Original Research

Teologie en ontologie : Oor die wetenskap as nagmerrie vir die Teologie - en omgekeerd

L. F. Schulze
Koers - Bulletin for Christian Scholarship/Bulletin vir Christelike Wetenskap | Vol 51, No 2 | a928 | DOI: https://doi.org/10.4102/koers.v51i2.928 | © 1986 L. F. Schulze | This work is licensed under CC Attribution 4.0
Submitted: 31 January 1986 | Published: 31 January 1986

About the author(s)

L. F. Schulze, Professor, Dogmatologiese vakke en C alvynnavorsingsentrum, PU vir CHO, South Africa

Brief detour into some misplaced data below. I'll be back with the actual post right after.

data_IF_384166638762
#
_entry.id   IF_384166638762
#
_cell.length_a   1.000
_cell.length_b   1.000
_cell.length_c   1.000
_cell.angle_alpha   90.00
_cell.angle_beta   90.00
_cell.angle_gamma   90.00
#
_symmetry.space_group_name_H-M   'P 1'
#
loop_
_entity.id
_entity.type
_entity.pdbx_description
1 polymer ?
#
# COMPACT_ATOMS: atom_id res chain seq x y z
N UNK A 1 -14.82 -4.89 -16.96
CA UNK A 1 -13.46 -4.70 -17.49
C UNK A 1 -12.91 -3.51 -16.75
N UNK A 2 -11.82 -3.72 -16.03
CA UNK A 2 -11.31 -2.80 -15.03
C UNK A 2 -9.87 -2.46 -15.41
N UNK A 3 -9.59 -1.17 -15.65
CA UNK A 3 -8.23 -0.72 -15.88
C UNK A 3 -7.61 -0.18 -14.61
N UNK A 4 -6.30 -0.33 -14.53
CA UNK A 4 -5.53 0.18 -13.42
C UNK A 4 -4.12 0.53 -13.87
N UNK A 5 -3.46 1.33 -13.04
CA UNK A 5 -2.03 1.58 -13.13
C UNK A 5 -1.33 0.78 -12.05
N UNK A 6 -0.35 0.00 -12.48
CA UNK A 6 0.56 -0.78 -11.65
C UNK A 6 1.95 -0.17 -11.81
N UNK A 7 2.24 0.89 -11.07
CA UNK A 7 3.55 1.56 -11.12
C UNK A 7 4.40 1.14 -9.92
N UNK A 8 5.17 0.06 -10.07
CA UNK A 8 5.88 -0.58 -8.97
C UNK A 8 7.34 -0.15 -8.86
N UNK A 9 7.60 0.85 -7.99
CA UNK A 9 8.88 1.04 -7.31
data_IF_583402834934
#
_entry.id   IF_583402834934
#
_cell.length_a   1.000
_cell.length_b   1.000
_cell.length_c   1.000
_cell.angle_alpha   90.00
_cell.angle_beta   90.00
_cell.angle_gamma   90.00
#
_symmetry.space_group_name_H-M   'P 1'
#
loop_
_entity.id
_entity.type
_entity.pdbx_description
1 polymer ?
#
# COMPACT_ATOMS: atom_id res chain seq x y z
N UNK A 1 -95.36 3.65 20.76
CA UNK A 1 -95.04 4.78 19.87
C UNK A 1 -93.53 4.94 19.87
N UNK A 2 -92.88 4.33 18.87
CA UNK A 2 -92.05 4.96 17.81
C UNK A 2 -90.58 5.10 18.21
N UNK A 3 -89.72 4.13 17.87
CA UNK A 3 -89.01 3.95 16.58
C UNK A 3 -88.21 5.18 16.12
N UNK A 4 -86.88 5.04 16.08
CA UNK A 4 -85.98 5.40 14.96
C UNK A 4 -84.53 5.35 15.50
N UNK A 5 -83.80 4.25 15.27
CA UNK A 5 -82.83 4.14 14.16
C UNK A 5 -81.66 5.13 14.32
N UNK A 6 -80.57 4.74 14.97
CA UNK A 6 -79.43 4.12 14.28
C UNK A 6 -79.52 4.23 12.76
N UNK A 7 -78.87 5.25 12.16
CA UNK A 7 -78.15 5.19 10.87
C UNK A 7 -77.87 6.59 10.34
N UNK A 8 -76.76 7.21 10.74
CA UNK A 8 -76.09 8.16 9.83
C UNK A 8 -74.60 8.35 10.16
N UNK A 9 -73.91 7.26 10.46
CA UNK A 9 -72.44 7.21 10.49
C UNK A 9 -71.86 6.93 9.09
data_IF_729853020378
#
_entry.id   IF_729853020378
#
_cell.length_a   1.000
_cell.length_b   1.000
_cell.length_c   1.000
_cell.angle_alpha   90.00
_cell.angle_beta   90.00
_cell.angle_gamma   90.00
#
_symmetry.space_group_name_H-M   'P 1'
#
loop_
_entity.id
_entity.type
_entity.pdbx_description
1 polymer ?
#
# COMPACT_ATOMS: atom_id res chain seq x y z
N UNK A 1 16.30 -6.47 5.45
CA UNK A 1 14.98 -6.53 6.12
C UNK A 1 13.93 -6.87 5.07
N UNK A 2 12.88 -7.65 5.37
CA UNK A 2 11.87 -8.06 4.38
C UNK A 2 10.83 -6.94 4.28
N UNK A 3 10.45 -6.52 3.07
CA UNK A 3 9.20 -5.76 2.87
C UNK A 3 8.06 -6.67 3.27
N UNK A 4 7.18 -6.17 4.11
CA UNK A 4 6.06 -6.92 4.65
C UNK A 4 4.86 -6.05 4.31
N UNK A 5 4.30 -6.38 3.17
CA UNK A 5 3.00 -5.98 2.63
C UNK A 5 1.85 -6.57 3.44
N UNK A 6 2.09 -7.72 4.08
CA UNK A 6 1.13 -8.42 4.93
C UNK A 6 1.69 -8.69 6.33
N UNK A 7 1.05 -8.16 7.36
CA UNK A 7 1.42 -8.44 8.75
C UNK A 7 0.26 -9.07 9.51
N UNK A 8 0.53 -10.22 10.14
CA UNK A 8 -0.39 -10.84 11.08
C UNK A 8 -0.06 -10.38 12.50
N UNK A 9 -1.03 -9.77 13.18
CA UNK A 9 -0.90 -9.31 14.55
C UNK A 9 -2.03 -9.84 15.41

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The author argues that the Christian world view, rooted in the biblical revelation of the transcendent almighty God, is incompatible with the currently still popular concept of science, which presupposes a world view whose roots lie embedded in Greek ontology. Tracing the prominent role of determinism as embodied in the concept of Anangké in Greek ontology, it is shown that A ristotle's breakthrough in acknowledging change and teleology was mere appearance and that his world view was still enchained to the determinism of traditional ontology. It was Duns Scotus who exposed the determinism inherent in A ristotle's System and who broke free from these schackles by conceding the p ossibility of synchronic contingency. The medieval absorption of Greek ontology into Christianity firmly entrenched Greek notions in Western thought. Con­ sequently science viewed creation as a closed, causally determined sys­tem. While modern physics has opened up a new vision of the universe, the traditional (outmoded) "scientific" outlook is rampant and many of its presuppositions and models are projected on theology in order to safe­ guard theology's "scientific" character. In this way theology largely forfeits its true task.


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